Since assimilation is indeed at the core of her work, Hyman sets out to explain this term at the very onset, in her opening chapter. According to her, assimilation is both a sociological process, as well as a project. The former includes as its first steps acculturation, whereby a minority – in this case, the Jews – acquires the “basic markers of the larger society.”[2] This includes such outward features as language, dress, and social mores. The final stage in this “process” is when the minority merges biologically with the majority via intermarriage. Of course, much of this scenario is dependent on how receptive the majority member is to the minority member. The latter definition refers to the desire of Jewish communal leaders – proponents of emancipation – to embrace assimilation because they saw in it a tool with which to uproot any last vestiges of social prejudice against Jews.[3] Nonetheless, in contradistinction to the “process” of assimilation, Hyman argues that the “project” never intended to “disappear as a recognizable group into a homogeneous national society.”[4]

                  In this same chapter, Hyman draws attention to the effects of assimilation, primarily during the 19th century, on Jews in western and central Europe and America, against the backdrop of what she calls the bourgeois “cult of domesticity.” Among middle-class and upwardly mobile Jews in these regions, in keeping with other middle-class women, the idealized role for Jewish women was that of domestication – to be the primary stewards of the home and family. In 1895, one German Jewish newspaper even went so far as to refer to “the Hausfrau” (Ger. homemaker) as “a priestess of the home.”[5] At the same time that these middle-class Jewish women were finding their place within the domestic scene, their male counterparts were becoming increasingly emancipated and finding greater educational and professional opportunities within the broader secular sphere. This, in turn, brought with it increasing exposure to non-Jews, and as a result, a growing distance from Jewish ritual life, i.e. in the form of diminished Sabbath observance and regular synagogue attendance, to name a few examples.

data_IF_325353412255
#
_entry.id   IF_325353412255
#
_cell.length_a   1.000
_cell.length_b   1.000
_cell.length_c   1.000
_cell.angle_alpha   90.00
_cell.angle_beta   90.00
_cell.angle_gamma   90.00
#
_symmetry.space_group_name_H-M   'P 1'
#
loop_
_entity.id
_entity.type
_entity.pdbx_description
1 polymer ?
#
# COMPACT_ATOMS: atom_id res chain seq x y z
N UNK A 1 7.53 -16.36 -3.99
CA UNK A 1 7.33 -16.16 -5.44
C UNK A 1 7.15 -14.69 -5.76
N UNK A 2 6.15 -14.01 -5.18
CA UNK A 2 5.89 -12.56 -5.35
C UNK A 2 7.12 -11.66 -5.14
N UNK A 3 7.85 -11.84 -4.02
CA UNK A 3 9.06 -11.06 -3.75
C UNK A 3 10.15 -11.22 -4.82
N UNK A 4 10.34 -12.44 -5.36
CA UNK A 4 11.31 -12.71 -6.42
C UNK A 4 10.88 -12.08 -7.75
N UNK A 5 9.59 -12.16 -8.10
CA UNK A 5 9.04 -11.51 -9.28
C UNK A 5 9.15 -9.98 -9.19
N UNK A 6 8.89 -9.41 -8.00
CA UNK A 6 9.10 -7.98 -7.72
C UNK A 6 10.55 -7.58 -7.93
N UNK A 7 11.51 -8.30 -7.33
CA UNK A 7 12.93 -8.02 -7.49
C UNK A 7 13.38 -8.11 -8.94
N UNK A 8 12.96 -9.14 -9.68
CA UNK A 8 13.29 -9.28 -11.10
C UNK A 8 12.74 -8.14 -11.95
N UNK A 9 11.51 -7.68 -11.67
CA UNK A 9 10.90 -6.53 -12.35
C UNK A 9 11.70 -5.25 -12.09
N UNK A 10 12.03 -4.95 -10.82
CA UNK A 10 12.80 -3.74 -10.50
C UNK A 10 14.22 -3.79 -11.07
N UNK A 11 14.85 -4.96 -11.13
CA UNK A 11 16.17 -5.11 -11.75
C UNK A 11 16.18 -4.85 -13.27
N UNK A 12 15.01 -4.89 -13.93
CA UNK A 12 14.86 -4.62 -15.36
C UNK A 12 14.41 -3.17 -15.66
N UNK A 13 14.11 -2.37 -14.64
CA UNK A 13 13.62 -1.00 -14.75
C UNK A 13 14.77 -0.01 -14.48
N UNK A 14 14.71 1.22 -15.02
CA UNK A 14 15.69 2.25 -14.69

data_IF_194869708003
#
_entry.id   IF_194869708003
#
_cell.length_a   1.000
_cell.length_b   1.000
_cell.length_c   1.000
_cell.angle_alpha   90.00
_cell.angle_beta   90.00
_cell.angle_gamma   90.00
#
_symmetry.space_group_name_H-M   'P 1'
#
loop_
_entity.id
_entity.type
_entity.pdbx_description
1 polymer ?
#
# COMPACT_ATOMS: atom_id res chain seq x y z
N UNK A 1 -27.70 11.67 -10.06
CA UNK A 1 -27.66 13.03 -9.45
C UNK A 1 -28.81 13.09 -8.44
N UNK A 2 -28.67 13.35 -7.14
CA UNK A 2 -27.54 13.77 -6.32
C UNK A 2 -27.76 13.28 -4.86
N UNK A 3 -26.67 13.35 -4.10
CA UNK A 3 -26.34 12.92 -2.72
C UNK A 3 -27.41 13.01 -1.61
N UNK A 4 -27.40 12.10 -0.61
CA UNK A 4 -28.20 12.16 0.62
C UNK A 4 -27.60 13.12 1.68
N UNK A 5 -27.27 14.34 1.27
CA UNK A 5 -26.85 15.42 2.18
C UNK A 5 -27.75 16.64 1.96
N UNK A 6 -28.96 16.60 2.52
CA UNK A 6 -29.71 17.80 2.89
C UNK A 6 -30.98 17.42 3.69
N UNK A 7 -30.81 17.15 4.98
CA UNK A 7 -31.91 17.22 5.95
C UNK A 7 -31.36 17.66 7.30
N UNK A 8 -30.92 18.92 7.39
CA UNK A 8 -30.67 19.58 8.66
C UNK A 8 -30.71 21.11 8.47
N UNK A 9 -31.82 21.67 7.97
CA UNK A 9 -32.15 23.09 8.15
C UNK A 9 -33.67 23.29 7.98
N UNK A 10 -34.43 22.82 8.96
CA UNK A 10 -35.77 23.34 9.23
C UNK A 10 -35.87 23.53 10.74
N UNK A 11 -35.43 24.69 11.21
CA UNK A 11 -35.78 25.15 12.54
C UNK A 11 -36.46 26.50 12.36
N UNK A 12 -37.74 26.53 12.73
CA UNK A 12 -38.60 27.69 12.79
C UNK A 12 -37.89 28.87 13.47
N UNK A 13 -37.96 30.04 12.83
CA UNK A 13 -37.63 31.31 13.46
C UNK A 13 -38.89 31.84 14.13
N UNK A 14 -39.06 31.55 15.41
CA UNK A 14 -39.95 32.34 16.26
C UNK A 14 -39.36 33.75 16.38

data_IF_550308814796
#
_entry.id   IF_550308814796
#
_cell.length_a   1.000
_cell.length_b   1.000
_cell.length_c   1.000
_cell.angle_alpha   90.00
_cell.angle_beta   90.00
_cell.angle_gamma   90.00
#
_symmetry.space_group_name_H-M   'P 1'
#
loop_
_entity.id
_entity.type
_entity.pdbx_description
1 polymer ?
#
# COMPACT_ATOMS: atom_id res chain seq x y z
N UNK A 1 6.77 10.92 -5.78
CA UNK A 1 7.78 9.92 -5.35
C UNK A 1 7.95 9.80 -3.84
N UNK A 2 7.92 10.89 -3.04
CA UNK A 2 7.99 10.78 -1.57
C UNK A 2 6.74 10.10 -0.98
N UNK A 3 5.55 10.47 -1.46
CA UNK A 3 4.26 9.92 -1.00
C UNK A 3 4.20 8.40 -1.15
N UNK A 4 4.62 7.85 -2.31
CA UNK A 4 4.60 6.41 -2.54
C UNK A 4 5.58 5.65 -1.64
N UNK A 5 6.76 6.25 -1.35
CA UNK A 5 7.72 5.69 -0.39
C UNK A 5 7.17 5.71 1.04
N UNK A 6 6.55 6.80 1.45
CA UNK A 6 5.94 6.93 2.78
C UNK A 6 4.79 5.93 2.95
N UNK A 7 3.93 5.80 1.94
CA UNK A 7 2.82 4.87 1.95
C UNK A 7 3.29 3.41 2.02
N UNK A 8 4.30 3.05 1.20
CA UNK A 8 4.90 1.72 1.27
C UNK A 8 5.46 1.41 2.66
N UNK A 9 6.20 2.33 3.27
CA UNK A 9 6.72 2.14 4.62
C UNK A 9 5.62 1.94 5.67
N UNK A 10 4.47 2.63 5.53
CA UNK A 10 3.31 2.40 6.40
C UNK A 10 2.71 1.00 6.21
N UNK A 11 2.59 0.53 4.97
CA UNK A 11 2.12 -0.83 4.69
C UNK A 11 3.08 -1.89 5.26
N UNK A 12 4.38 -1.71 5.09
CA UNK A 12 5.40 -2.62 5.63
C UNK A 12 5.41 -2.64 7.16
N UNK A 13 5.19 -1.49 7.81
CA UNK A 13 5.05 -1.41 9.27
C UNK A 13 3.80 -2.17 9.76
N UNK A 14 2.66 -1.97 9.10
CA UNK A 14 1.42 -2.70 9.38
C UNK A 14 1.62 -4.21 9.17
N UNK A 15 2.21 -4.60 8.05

However, in contrast to their brothers and husbands, Jewish women in this same milieu did not generally assimilate at the same rate or to the same degree – namely, because their contact with non-Jews was not nearly so great, and because they tended to remain closer to the traditional culture of their childhood, than did Jewish men.[6] Furthermore, in the 19th century, and even into the beginning of the 20th century, it was not yet widely deemed appropriate for Jewish women of this socioeconomic background to do serious work outside of the home, or to attend university. Indeed, Hyman cites from several autobiographies and memoirs to demonstrate the growing dichotomy that developed between the two genders living within a single household. One such memorable account comes from a German Jewish woman born in 1862, who recounted quite ironically, how her mother would fast and pray on Yom Kippur, while her father found it “easier to fast after a hearty breakfast.”[7]

                  According to the dictates of bourgeois culture, the modern man was deemed too busy with worldly matters to assume responsibility for imparting “traditional morality” – i.e., elements of religious observance – to the next generation. Concurrently, women were viewed as being inherently more spiritual, and therefore more was expected of them in this domain. By extension, middle-class Jewish women in western societies and in America, in particular, began to apply their religious responsibilities beyond the strictly home environment. By the end of the 19th century and the beginning of the 20th century, they expanded into the synagogue and Jewish communal realm, establishing charitable and social welfare organizations, which were dedicated to aiding the Jewish indigent and providing Jewish education.[8] Yet with this outward shift and the fact that assimilation was beginning to pick up steam toward the close of the 19th century, it was ironically Jewish women – and not the more assimilated Jewish men – who were blamed for the overall “decline in Jewish knowledge and religious practice,”[9] particularly by agents of the Jewish press and communal leaders.[10]